In the state's view, Brookside Elementary School in Norwalk is a "failing school" and has been since No Child Left Behind, the federal law enacted in 2002 that evaluates schools based on students' performance on standardized tests.
In the eyes of Ron Berler, who spent an entire school year inside Brookside, the school isn't failing in the common sense of the word and he believes there are other factors behind students' performances on the Connecticut Mastery Test than what happens inside the school.
Berler, 63, of Stamford, is the author of "Raising the Curve: A Year Inside One of America's 45,000 Failing Public Schools," and his book is based on what he saw and heard at Brookside during the 2010-11 academic year. Berler attended classes and staff meetings and interviewed teachers, students and administrators.
"It's kind of a boots-on-the-ground look at how what we call a failing school functions, and, in Brookside's case, in my mind, it functions quite well," Berler said in an interview this week. "It doesn't deserve to be called a failing school, isn't a failing school in my mind."
Berler learned about the impact that a student's home life has on his or her ability to learn, how the state's measuring stick for judging a school can harm a student's education and that teachers have a more difficult job than he imagined.
Berler will discuss and read from his book at 3 p.m. March 23 at the South Norwalk library. A question-and-answer session will follow, and his book will be available for sale.
Berler, a longtime journalist and a mentor at Brookside for five years, said he was given "unfettered access" to the school in exchange only for agreeing to be a volunteer teacher's aide for a year. Berler said he didn't encounter resistance from Brookside or the school district's Central Office when he wanted to profile the elementary school and that no one got to see his book before it was published. He said David Hay, Brookside's principal, was "curious to see how an outsider viewed his school."
"He knew me from mentoring. He knew my heart was in the right place," Berler said. "Mr. Hay had no idea what I was going to write. Some teachers were surprised when they ended up being main characters."
Berler, a former columnist at the Chicago Tribune, said his wife, a speech pathologist at Brookside, suggested he might like to be a mentor at Brookside about five years ago due to his interest in kids and that the idea for his book grew out of his work as a mentor. He got to know the kids, teachers and principal and thought Brookside was a good school.
"I thought, `This is a good school, but it's failing. It's been failing since No Child Left Behind. Why is it failing? How do you define a failing school?' " Berler said.
"In my year there, I saw good teachers and bad -- not very many bad -- but I never saw a teacher quit on a kid. I found that to be very impressive, and I came to realize who our teachers are," he said.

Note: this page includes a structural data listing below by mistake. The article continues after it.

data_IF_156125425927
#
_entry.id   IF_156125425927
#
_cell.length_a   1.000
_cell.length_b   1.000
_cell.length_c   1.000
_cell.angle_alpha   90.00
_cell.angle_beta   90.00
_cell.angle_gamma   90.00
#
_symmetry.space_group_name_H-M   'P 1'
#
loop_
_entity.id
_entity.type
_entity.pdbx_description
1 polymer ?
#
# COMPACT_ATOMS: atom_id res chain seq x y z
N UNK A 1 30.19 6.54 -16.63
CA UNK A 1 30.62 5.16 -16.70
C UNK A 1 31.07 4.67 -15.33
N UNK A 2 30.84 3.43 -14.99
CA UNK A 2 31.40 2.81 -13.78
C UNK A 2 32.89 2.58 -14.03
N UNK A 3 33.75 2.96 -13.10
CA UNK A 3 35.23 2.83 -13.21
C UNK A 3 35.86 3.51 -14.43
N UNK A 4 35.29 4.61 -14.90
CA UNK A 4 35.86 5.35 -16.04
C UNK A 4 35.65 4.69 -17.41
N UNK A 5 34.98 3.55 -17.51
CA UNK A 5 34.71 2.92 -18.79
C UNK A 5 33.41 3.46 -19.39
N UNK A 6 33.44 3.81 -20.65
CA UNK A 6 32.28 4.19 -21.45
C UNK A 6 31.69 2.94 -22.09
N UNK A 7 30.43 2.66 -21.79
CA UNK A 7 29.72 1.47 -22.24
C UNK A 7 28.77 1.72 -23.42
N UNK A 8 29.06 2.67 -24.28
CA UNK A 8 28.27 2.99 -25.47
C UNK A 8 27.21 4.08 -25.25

In the 2010-11 academic year, nearly 60 percent of Brookside's students were impoverished to the point that they qualified for free or reduced-fee lunches, and a lot of students came from broken homes, had parents who didn't speak English and lived in neighborhoods where education wasn't respected, Berler said. He said many parents also are often so tired and busy when they get home from work that they don't have time to read to their kids or show them how to do their homework.
He said the Brookside child he mentors had never been to a zoo, ballgame or museum and that the child's parents don't have newspapers at home because they don't read English. "He's going to go through his entire academic career without ever saying, `Mom, can you help me with my homework?' " Berler said.
"Their knowledge of the outside world is really limited in a way I didn't know when I was growing up. Nobody ever thinks of these things or the importance of them, but they play a big role in how successful a child is in school," Berler said. "Schools have kids six hours a day. The rest of the time they're home. Parents have to understand if their kids are going to succeed, they have to do their bit. That's one of the realizations I found."
One of Brookside's real weaknesses, Berler said, is not performing well on the language arts part of the CMT that deals with writing nonfiction. But many Brookside students aren't exposed to enough of the outside world to know how to write nonfiction, he said.
"I grew up in Westport," Berler said. "In Westport, it was taken for granted you were going to college. In Brookside, their dreams don't go that far. Their dreams are to go to NCC (Norwalk Community College). There's nothing wrong with NCC, but it's not a four-year college. It's a great accomplishment for many of these kids because a lot of their parents haven't gone to college, but they're not dreaming of Harvard."
"Obviously, I'm not talking about all kids. It's my sense of where many of the kids were at," Berler said.